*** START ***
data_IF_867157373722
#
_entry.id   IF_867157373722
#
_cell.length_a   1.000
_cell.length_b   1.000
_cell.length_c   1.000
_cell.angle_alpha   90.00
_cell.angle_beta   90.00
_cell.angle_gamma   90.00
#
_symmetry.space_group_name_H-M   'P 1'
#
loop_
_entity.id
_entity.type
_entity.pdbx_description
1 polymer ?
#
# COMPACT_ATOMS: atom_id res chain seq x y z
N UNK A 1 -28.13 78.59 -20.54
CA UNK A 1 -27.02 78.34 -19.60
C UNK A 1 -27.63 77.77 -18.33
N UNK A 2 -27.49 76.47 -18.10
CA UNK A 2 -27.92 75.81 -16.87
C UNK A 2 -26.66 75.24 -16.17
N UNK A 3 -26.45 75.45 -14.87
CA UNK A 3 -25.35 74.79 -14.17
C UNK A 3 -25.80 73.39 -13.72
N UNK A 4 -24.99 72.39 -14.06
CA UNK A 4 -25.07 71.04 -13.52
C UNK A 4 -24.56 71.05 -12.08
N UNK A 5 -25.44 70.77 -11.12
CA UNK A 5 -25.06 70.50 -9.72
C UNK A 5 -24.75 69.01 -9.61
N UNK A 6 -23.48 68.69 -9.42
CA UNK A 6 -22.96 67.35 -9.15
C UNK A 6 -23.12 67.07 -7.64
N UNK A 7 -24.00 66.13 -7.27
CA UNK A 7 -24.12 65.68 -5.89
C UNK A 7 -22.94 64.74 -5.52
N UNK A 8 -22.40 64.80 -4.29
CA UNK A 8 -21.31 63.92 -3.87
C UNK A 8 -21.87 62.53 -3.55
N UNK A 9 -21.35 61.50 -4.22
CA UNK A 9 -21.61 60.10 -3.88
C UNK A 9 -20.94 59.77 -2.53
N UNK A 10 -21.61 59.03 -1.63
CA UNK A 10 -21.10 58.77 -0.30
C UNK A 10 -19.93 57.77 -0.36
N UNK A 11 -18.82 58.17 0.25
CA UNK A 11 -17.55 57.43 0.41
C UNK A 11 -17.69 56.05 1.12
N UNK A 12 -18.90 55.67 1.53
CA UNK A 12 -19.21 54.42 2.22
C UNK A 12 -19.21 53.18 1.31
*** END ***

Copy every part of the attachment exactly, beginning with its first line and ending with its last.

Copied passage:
data_IF_867157373722
#
_entry.id   IF_867157373722
#
_cell.length_a   1.000
_cell.length_b   1.000
_cell.length_c   1.000
_cell.angle_alpha   90.00
_cell.angle_beta   90.00
_cell.angle_gamma   90.00
#
_symmetry.space_group_name_H-M   'P 1'
#
loop_
_entity.id
_entity.type
_entity.pdbx_description
1 polymer ?
#
# COMPACT_ATOMS: atom_id res chain seq x y z
N UNK A 1 -28.13 78.59 -20.54
CA UNK A 1 -27.02 78.34 -19.60
C UNK A 1 -27.63 77.77 -18.33
N UNK A 2 -27.49 76.47 -18.10
CA UNK A 2 -27.92 75.81 -16.87
C UNK A 2 -26.66 75.24 -16.17
N UNK A 3 -26.45 75.45 -14.87
CA UNK A 3 -25.35 74.79 -14.17
C UNK A 3 -25.80 73.39 -13.72
N UNK A 4 -24.99 72.39 -14.06
CA UNK A 4 -25.07 71.04 -13.52
C UNK A 4 -24.56 71.05 -12.08
N UNK A 5 -25.44 70.77 -11.12
CA UNK A 5 -25.06 70.50 -9.72
C UNK A 5 -24.75 69.01 -9.61
N UNK A 6 -23.48 68.69 -9.42
CA UNK A 6 -22.96 67.35 -9.15
C UNK A 6 -23.12 67.07 -7.64
N UNK A 7 -24.00 66.13 -7.27
CA UNK A 7 -24.12 65.68 -5.89
C UNK A 7 -22.94 64.74 -5.52
N UNK A 8 -22.40 64.80 -4.29
CA UNK A 8 -21.31 63.92 -3.87
C UNK A 8 -21.87 62.53 -3.55
N UNK A 9 -21.35 61.50 -4.22
CA UNK A 9 -21.61 60.10 -3.88
C UNK A 9 -20.94 59.77 -2.53
N UNK A 10 -21.61 59.03 -1.63
CA UNK A 10 -21.10 58.77 -0.30
C UNK A 10 -19.93 57.77 -0.36
N UNK A 11 -18.82 58.17 0.25
CA UNK A 11 -17.55 57.43 0.41
C UNK A 11 -17.69 56.05 1.12
N UNK A 12 -18.90 55.67 1.53
CA UNK A 12 -19.21 54.42 2.22
C UNK A 12 -19.21 53.18 1.31